2 “Civil Case No. (1798)-021” in some parts of the records.

3Rollo, p. 98.

4 Id. at 101-104.

5 By Presiding Judge Emilio G. Dayanghirang III.

6 G.R. No. 179488, April 23, 2012, 670 SCRA 343.

7Rollo, p. 23.

8 Id. at 12.

9 No. L-35337, December 27, 1979, 94 SCRA 853.

10General Milling Corporation v. Uytengsu III, G.R. No. 160514, June 30, 2006, 494 SCRA 241, 245.

11 G.R. No. 119347, March 17, 1999, 304 SCRA 738, 744; citation omitted.

12 Id.

13 1 F. Regalado, Remedial Law Compendium 44 (9th rev. ed., 2005).

14 Id. at 45; citing Vda de Murga v. Chan, No. L-24680, October 7, 1968, 25 SCRA 441.

15National Steel Corporation v. Regional Trial Court of Lanao del Norte, Br. 2, Iligan City, G.R. No. 127004, March 11, 1999, 304 SCRA 595, 608.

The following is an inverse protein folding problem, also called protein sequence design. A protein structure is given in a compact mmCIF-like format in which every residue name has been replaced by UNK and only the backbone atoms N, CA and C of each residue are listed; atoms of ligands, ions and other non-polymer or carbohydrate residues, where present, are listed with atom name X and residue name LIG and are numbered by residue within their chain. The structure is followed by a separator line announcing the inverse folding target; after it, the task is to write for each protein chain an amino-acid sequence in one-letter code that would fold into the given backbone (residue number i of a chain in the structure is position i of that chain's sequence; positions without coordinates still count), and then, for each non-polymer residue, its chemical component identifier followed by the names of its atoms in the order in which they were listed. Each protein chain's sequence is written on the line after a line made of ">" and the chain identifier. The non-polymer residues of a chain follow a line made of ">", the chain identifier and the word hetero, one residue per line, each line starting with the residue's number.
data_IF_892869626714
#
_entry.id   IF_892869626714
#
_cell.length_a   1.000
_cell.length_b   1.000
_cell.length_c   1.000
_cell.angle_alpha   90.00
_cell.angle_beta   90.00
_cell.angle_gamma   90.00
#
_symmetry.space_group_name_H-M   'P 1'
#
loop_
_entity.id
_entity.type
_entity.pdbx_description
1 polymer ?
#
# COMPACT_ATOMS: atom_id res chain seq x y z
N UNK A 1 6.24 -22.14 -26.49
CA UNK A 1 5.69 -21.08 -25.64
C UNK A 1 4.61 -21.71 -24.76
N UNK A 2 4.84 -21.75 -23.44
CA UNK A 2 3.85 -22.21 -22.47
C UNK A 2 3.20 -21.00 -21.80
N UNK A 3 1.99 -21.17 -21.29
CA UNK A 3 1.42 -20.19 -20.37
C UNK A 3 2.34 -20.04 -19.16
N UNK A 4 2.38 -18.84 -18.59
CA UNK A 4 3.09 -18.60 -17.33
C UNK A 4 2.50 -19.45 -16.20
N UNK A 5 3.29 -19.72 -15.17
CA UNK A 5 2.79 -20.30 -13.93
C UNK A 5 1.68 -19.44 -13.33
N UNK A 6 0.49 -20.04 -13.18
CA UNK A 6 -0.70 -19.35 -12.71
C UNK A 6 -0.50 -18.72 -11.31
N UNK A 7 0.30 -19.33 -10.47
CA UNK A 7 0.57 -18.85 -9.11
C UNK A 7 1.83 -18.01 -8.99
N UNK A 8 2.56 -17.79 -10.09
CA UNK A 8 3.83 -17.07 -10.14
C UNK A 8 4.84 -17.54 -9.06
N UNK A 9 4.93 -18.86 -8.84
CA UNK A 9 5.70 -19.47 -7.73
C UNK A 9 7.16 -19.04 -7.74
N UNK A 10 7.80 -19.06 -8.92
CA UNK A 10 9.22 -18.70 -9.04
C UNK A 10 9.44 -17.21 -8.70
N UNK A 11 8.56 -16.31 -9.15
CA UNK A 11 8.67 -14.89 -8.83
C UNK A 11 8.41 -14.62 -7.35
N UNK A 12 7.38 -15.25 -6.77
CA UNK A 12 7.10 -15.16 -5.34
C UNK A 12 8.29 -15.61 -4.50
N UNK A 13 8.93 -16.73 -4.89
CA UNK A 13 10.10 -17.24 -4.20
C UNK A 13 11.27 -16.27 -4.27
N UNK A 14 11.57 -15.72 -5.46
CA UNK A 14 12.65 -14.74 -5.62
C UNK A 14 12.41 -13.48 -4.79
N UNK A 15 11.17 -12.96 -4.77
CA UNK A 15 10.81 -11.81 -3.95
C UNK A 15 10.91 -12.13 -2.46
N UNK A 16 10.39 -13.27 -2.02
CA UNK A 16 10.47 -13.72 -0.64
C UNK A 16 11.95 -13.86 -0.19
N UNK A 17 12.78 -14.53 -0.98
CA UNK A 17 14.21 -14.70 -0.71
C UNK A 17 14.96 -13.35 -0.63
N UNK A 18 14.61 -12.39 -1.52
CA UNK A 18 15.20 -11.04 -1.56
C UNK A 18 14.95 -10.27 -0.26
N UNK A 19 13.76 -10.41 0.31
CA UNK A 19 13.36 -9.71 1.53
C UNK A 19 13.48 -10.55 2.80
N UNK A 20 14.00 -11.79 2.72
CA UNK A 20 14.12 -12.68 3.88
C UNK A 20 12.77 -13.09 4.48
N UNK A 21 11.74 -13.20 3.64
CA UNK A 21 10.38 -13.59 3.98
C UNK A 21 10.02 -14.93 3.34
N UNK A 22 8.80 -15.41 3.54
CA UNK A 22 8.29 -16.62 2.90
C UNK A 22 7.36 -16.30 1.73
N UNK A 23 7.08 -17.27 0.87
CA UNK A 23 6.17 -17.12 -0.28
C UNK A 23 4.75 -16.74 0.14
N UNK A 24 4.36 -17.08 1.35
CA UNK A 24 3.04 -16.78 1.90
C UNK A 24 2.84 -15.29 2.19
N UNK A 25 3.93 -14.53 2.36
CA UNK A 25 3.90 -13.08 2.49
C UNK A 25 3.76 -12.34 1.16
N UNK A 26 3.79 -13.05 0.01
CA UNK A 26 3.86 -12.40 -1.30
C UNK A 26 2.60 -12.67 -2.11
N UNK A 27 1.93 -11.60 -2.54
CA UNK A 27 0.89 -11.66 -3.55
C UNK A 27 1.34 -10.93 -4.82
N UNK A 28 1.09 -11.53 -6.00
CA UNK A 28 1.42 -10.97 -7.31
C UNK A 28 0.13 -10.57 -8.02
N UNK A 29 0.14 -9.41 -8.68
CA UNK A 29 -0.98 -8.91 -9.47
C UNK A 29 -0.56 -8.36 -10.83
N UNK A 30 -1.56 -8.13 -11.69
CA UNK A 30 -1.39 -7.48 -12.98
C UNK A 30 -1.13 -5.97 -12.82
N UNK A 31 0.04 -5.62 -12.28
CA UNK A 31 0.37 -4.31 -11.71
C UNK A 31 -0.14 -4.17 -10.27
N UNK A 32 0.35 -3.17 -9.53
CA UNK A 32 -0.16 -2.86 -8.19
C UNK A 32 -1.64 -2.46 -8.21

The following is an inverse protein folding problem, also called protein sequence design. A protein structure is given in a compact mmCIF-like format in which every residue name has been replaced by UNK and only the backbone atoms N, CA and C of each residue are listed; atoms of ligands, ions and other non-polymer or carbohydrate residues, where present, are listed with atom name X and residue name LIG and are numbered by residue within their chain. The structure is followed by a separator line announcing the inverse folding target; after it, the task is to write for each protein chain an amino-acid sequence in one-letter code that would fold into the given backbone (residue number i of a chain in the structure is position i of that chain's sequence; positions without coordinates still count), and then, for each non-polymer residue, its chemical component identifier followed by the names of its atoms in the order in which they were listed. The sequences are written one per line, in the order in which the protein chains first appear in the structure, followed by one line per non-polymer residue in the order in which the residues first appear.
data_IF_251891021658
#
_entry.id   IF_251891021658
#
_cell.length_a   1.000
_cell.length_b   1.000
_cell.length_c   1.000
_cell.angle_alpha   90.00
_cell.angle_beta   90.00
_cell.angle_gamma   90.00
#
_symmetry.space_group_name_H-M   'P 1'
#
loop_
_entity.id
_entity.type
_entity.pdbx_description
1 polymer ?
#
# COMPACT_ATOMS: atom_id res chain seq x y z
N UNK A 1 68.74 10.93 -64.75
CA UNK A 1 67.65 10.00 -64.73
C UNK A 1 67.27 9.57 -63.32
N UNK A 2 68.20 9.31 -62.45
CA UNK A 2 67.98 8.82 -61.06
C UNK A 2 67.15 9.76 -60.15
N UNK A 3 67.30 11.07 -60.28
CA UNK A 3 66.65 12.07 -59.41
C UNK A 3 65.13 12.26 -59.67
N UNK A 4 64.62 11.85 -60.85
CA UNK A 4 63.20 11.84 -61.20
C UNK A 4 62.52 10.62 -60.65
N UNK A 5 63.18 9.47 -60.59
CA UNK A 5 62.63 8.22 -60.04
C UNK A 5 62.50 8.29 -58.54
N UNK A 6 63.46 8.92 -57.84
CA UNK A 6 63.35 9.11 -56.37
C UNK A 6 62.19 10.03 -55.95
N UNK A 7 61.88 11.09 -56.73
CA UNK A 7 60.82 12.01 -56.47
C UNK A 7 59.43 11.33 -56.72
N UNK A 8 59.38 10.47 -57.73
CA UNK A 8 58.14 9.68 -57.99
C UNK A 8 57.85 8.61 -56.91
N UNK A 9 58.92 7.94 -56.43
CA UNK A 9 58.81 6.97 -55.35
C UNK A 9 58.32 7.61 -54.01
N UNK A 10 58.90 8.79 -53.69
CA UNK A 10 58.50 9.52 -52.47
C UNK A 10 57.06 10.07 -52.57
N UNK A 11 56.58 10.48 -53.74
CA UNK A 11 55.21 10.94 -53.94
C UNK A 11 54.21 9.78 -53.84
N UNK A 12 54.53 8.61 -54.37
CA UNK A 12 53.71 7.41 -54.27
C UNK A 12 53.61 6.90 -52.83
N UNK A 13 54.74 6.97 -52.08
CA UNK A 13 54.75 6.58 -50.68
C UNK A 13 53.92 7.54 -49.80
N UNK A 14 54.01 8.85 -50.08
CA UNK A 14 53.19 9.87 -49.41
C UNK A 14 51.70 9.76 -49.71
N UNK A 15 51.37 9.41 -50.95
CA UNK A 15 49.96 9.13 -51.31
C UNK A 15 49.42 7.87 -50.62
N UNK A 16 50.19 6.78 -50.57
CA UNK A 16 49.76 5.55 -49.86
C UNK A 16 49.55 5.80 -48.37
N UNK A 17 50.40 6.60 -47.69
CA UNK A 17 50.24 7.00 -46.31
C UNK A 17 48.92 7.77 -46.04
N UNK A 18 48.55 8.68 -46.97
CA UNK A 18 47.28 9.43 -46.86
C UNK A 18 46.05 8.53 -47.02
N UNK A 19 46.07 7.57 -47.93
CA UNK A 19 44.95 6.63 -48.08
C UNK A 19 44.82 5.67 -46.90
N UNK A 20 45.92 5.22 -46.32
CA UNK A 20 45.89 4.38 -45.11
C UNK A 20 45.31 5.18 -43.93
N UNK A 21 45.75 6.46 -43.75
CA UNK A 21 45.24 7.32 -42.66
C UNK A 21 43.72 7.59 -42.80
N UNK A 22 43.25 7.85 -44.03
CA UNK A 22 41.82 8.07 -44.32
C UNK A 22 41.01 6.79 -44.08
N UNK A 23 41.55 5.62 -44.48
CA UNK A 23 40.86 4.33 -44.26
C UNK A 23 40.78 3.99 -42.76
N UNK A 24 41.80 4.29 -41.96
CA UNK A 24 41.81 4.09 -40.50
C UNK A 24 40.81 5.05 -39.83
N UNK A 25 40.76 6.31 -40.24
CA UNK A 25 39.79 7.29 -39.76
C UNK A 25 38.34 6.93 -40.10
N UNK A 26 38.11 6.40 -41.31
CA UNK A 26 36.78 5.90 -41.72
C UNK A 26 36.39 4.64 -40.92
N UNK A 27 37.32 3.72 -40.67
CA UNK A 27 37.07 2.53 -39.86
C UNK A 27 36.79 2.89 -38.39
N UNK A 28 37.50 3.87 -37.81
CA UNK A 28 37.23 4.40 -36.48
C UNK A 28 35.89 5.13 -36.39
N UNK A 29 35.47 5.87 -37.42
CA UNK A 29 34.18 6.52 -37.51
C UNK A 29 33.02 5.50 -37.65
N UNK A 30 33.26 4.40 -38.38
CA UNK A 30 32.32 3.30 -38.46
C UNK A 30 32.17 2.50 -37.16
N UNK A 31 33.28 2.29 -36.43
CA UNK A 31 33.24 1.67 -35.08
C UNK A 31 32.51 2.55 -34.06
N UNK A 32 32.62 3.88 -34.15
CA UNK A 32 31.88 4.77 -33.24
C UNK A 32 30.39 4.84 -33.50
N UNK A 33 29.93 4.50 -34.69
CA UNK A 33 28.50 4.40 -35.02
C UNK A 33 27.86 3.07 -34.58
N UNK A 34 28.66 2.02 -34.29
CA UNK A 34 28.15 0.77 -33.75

16 Asia World Recruitment, Inc. v. National Labor Relations Commission, G.R. No. 113363, August 24, 1999, 313 SCRA 1, 14.

17 An Act Expanding the Jurisdiction of the Metropolitan Trial Courts, Municipal Trial Courts, and Municipal Circuit Trial Courts, Amending for the Purpose Batas Pambansa Blg. 129, otherwise known as the “Judiciary Reorganization Act of 1980.”

18 G.R. No. 186366, July 3, 2013, 700 SCRA 556, 567-568; citations omitted.

19 Rollo, pp. 44-50.

20 Id. at 94.

21 Id. at 145.

22 Id. at 97-98.